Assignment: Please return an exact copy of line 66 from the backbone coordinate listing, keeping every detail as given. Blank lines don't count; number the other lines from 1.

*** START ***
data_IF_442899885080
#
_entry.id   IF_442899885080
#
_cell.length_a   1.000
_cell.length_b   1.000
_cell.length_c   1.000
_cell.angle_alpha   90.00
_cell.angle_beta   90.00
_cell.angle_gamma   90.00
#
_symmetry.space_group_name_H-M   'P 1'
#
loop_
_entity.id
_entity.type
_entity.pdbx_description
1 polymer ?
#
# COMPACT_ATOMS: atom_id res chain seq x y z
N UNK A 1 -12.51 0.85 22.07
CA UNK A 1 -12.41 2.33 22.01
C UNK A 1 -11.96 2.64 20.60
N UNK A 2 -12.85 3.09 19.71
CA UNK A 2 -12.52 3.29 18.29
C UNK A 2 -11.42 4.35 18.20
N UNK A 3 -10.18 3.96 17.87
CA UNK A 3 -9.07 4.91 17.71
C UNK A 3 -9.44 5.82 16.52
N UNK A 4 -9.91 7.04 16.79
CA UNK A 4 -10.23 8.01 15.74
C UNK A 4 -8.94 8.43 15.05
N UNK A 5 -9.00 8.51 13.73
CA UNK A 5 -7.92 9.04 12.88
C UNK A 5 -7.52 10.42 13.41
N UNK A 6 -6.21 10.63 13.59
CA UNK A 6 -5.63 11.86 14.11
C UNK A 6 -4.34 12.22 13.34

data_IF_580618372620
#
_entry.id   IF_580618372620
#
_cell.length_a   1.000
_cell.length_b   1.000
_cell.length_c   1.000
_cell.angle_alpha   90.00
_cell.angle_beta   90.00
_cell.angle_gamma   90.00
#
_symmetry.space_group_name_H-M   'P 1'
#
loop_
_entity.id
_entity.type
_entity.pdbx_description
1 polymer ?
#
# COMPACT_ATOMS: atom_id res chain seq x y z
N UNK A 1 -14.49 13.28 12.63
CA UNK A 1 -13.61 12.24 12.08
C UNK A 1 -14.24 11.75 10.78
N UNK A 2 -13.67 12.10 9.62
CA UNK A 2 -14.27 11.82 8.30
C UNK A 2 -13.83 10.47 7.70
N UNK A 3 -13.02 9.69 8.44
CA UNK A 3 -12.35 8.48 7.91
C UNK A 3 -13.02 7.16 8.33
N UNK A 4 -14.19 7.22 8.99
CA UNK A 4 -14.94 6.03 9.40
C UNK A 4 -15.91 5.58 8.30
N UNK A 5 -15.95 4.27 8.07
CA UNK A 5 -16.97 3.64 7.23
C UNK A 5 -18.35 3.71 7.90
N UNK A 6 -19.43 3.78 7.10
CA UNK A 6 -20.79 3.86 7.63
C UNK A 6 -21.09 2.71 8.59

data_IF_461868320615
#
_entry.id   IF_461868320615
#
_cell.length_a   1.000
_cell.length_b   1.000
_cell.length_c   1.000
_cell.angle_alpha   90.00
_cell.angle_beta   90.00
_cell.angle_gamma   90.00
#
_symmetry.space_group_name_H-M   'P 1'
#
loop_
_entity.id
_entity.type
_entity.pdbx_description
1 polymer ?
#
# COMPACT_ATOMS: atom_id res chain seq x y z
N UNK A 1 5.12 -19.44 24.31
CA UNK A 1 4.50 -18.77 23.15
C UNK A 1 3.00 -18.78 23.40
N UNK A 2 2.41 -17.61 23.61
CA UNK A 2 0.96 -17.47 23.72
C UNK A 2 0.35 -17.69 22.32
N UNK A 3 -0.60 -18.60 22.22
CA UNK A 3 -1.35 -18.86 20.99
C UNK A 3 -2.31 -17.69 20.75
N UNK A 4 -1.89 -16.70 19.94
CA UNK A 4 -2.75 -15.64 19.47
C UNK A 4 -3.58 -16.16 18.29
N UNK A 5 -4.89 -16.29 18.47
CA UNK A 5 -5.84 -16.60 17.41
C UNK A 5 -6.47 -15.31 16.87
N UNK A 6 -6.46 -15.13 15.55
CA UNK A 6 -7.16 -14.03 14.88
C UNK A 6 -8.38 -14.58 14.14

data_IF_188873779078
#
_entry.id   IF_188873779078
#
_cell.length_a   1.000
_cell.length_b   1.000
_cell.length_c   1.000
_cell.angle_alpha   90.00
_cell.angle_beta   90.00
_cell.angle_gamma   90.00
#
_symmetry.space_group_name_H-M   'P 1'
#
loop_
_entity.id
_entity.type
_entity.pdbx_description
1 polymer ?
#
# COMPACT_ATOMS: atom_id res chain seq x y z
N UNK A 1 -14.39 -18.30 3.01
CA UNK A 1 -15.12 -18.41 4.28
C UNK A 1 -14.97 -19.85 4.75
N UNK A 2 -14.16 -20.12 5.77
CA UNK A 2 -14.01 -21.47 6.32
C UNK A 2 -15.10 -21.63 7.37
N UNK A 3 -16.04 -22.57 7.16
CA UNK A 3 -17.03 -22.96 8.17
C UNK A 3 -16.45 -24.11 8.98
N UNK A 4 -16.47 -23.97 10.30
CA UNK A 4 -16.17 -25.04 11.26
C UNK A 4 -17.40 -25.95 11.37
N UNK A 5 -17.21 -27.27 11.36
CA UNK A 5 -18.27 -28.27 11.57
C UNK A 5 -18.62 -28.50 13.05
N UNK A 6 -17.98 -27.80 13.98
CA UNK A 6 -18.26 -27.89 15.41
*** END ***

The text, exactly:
CA UNK A 3 -12.35 8.48 7.91